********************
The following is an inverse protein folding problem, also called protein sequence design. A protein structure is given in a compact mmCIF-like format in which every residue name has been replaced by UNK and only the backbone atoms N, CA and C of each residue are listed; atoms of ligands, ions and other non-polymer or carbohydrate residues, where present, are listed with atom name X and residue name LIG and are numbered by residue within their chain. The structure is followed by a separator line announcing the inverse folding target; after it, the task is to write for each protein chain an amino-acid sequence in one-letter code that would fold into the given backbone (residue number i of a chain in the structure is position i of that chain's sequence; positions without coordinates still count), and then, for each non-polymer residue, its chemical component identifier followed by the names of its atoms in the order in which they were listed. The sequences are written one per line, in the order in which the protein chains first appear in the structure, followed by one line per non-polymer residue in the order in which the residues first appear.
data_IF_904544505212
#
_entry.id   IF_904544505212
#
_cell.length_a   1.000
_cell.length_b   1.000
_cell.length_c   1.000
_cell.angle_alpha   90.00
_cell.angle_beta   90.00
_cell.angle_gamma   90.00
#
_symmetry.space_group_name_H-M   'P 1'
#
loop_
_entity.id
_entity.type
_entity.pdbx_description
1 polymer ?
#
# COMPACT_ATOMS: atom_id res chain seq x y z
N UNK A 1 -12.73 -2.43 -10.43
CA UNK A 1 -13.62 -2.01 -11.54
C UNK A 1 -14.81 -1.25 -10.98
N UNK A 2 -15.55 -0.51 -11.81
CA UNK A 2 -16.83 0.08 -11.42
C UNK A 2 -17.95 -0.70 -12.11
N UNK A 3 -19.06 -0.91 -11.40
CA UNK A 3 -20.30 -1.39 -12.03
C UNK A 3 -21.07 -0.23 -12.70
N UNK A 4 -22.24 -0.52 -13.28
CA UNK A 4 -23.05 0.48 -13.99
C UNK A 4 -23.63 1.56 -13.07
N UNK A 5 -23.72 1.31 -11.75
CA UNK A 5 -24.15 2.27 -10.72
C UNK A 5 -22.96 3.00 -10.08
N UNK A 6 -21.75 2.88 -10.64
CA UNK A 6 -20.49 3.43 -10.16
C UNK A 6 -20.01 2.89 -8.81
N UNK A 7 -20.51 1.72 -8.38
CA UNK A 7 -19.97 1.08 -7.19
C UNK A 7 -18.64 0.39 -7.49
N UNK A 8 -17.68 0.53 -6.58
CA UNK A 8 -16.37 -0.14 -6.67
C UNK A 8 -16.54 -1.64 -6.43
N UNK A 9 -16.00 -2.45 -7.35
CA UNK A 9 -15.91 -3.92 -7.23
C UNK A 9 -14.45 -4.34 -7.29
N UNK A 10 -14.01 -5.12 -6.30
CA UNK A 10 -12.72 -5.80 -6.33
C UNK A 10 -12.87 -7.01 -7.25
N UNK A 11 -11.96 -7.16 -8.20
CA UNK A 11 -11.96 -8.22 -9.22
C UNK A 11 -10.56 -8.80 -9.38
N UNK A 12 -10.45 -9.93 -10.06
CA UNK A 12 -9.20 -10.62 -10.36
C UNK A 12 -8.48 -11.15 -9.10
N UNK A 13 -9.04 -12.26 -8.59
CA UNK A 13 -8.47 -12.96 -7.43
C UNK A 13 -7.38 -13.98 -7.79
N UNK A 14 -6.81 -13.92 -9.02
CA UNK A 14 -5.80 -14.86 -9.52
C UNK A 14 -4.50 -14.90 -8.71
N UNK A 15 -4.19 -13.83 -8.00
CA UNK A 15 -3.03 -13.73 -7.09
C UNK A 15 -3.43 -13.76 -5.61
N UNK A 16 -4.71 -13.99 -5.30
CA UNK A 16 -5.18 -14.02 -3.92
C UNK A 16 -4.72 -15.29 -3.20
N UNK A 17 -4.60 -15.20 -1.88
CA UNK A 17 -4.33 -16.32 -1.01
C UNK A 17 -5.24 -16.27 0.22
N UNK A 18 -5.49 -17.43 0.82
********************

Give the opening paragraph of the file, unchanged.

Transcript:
The following is an inverse protein folding problem, also called protein sequence design. A protein structure is given in a compact mmCIF-like format in which every residue name has been replaced by UNK and only the backbone atoms N, CA and C of each residue are listed; atoms of ligands, ions and other non-polymer or carbohydrate residues, where present, are listed with atom name X and residue name LIG and are numbered by residue within their chain. The structure is followed by a separator line announcing the inverse folding target; after it, the task is to write for each protein chain an amino-acid sequence in one-letter code that would fold into the given backbone (residue number i of a chain in the structure is position i of that chain's sequence; positions without coordinates still count), and then, for each non-polymer residue, its chemical component identifier followed by the names of its atoms in the order in which they were listed. The sequences are written one per line, in the order in which the protein chains first appear in the structure, followed by one line per non-polymer residue in the order in which the residues first appear.